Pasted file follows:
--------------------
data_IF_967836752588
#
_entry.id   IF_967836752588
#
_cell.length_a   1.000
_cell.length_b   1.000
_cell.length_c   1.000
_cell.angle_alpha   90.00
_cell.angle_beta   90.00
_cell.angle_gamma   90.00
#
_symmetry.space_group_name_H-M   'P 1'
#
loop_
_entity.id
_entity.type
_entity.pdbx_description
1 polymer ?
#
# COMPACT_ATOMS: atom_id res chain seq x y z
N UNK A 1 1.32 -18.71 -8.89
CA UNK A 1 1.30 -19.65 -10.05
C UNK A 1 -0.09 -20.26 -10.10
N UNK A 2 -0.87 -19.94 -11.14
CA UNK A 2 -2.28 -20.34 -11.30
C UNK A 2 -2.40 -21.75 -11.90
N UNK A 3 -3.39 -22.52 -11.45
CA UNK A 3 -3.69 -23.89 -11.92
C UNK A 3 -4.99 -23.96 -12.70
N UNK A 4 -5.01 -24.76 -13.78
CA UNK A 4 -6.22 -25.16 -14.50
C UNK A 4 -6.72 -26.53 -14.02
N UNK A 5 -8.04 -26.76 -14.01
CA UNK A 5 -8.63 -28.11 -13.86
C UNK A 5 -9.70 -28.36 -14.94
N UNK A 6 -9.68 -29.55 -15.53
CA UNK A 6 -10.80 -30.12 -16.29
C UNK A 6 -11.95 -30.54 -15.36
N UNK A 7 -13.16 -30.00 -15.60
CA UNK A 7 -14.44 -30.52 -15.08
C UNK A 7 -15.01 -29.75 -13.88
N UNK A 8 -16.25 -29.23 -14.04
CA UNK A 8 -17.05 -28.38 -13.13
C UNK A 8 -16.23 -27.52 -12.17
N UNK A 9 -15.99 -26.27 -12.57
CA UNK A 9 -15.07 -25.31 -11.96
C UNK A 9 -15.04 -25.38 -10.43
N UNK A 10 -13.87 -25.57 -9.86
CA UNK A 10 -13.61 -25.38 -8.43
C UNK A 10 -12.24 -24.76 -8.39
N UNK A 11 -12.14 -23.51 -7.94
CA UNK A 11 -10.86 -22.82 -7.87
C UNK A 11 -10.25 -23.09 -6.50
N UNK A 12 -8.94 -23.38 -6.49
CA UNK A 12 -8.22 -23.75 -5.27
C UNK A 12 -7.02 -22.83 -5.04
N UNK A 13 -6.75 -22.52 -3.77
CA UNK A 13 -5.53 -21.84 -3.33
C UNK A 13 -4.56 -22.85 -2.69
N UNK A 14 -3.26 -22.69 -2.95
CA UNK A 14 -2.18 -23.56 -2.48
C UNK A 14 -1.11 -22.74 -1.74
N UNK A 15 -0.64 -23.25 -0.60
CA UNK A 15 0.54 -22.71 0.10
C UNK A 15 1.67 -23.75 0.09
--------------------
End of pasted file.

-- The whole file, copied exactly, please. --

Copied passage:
data_IF_967836752588
#
_entry.id   IF_967836752588
#
_cell.length_a   1.000
_cell.length_b   1.000
_cell.length_c   1.000
_cell.angle_alpha   90.00
_cell.angle_beta   90.00
_cell.angle_gamma   90.00
#
_symmetry.space_group_name_H-M   'P 1'
#
loop_
_entity.id
_entity.type
_entity.pdbx_description
1 polymer ?
#
# COMPACT_ATOMS: atom_id res chain seq x y z
N UNK A 1 1.32 -18.71 -8.89
CA UNK A 1 1.30 -19.65 -10.05
C UNK A 1 -0.09 -20.26 -10.10
N UNK A 2 -0.87 -19.94 -11.14
CA UNK A 2 -2.28 -20.34 -11.30
C UNK A 2 -2.40 -21.75 -11.90
N UNK A 3 -3.39 -22.52 -11.45
CA UNK A 3 -3.69 -23.89 -11.92
C UNK A 3 -4.99 -23.96 -12.70
N UNK A 4 -5.01 -24.76 -13.78
CA UNK A 4 -6.22 -25.16 -14.50
C UNK A 4 -6.72 -26.53 -14.02
N UNK A 5 -8.04 -26.76 -14.01
CA UNK A 5 -8.63 -28.11 -13.86
C UNK A 5 -9.70 -28.36 -14.94
N UNK A 6 -9.68 -29.55 -15.53
CA UNK A 6 -10.80 -30.12 -16.29
C UNK A 6 -11.95 -30.54 -15.36
N UNK A 7 -13.16 -30.00 -15.60
CA UNK A 7 -14.44 -30.52 -15.08
C UNK A 7 -15.01 -29.75 -13.88
N UNK A 8 -16.25 -29.23 -14.04
CA UNK A 8 -17.05 -28.38 -13.13
C UNK A 8 -16.23 -27.52 -12.17
N UNK A 9 -15.99 -26.27 -12.57
CA UNK A 9 -15.07 -25.31 -11.96
C UNK A 9 -15.04 -25.38 -10.43
N UNK A 10 -13.87 -25.57 -9.86
CA UNK A 10 -13.61 -25.38 -8.43
C UNK A 10 -12.24 -24.76 -8.39
N UNK A 11 -12.14 -23.51 -7.94
CA UNK A 11 -10.86 -22.82 -7.87
C UNK A 11 -10.25 -23.09 -6.50
N UNK A 12 -8.94 -23.38 -6.49
CA UNK A 12 -8.22 -23.75 -5.27
C UNK A 12 -7.02 -22.83 -5.04
N UNK A 13 -6.75 -22.52 -3.77
CA UNK A 13 -5.53 -21.84 -3.33
C UNK A 13 -4.56 -22.85 -2.69
N UNK A 14 -3.26 -22.69 -2.95
CA UNK A 14 -2.18 -23.56 -2.48
C UNK A 14 -1.11 -22.74 -1.74
N UNK A 15 -0.64 -23.25 -0.60
CA UNK A 15 0.54 -22.71 0.10
C UNK A 15 1.67 -23.75 0.09